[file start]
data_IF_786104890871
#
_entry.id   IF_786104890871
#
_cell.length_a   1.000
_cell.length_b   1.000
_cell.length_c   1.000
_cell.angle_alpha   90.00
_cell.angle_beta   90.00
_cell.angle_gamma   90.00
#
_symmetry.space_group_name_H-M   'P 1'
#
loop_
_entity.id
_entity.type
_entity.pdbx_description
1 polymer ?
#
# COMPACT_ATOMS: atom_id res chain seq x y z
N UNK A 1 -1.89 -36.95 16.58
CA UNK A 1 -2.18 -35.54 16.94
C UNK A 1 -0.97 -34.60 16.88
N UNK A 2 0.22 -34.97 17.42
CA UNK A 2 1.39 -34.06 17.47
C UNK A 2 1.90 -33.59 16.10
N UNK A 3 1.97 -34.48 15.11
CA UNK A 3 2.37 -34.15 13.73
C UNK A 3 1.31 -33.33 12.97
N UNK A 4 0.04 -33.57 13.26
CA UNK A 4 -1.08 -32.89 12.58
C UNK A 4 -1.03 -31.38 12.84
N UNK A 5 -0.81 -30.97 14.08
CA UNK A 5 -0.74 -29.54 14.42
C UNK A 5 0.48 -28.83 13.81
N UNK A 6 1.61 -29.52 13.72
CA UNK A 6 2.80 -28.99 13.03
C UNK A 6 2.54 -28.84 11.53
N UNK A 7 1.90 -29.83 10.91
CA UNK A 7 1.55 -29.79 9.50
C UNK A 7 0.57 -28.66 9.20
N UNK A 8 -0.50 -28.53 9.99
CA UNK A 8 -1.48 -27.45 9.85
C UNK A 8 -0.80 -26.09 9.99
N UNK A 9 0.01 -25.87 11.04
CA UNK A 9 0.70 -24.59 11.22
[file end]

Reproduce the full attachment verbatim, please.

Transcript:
data_IF_786104890871
#
_entry.id   IF_786104890871
#
_cell.length_a   1.000
_cell.length_b   1.000
_cell.length_c   1.000
_cell.angle_alpha   90.00
_cell.angle_beta   90.00
_cell.angle_gamma   90.00
#
_symmetry.space_group_name_H-M   'P 1'
#
loop_
_entity.id
_entity.type
_entity.pdbx_description
1 polymer ?
#
# COMPACT_ATOMS: atom_id res chain seq x y z
N UNK A 1 -1.89 -36.95 16.58
CA UNK A 1 -2.18 -35.54 16.94
C UNK A 1 -0.97 -34.60 16.88
N UNK A 2 0.22 -34.97 17.42
CA UNK A 2 1.39 -34.06 17.47
C UNK A 2 1.90 -33.59 16.10
N UNK A 3 1.97 -34.48 15.11
CA UNK A 3 2.37 -34.15 13.73
C UNK A 3 1.31 -33.33 12.97
N UNK A 4 0.04 -33.57 13.26
CA UNK A 4 -1.08 -32.89 12.58
C UNK A 4 -1.03 -31.38 12.84
N UNK A 5 -0.81 -30.97 14.08
CA UNK A 5 -0.74 -29.54 14.42
C UNK A 5 0.48 -28.83 13.81
N UNK A 6 1.61 -29.52 13.72
CA UNK A 6 2.80 -28.99 13.03
C UNK A 6 2.54 -28.84 11.53
N UNK A 7 1.90 -29.83 10.91
CA UNK A 7 1.55 -29.79 9.50
C UNK A 7 0.57 -28.66 9.20
N UNK A 8 -0.50 -28.53 9.99
CA UNK A 8 -1.48 -27.45 9.85
C UNK A 8 -0.80 -26.09 9.99
N UNK A 9 0.01 -25.87 11.04
CA UNK A 9 0.70 -24.59 11.22